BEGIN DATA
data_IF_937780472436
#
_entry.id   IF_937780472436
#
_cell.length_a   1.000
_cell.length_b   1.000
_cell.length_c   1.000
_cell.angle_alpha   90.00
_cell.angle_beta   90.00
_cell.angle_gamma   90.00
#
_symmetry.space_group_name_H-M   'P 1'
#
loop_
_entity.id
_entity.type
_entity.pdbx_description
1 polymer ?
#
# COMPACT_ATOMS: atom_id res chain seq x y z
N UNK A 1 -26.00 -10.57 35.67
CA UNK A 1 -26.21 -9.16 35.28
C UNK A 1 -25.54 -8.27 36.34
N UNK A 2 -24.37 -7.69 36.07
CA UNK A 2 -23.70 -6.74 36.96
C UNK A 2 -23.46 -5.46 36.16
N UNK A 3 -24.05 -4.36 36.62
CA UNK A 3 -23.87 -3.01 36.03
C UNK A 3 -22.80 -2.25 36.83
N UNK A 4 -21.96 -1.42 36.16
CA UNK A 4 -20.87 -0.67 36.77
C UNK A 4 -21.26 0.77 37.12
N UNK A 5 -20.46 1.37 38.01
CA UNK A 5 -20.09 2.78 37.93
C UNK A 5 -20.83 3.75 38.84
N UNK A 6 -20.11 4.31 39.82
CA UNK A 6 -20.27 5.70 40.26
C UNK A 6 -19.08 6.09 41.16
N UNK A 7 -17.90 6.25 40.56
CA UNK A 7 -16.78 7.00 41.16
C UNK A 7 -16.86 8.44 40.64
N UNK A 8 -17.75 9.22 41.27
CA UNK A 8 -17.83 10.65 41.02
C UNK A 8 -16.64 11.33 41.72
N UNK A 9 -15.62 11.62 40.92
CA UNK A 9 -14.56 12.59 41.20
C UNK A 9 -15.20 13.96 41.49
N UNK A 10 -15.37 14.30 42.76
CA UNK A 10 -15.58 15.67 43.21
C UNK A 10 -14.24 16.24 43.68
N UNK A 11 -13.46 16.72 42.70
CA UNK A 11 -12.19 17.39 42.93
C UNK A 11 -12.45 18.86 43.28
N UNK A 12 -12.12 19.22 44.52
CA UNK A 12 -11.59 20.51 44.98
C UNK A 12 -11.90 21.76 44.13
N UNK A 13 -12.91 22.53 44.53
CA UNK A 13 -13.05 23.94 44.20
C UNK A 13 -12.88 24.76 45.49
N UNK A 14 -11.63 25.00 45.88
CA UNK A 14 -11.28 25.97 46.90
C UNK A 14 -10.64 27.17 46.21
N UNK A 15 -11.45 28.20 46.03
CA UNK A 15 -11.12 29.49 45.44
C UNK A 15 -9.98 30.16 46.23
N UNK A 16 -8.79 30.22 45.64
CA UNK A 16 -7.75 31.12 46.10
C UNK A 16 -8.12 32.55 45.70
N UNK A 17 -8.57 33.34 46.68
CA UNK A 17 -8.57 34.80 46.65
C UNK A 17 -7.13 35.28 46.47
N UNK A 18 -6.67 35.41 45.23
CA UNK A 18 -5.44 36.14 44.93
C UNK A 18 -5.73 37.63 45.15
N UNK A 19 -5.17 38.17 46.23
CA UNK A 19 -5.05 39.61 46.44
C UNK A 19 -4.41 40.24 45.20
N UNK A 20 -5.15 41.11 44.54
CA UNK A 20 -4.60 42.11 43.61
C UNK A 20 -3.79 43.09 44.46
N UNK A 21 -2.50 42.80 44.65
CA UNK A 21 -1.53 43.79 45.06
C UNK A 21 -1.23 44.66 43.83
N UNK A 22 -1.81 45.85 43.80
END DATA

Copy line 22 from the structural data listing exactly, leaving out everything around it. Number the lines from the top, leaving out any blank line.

CA UNK A 1 -26.21 -9.16 35.28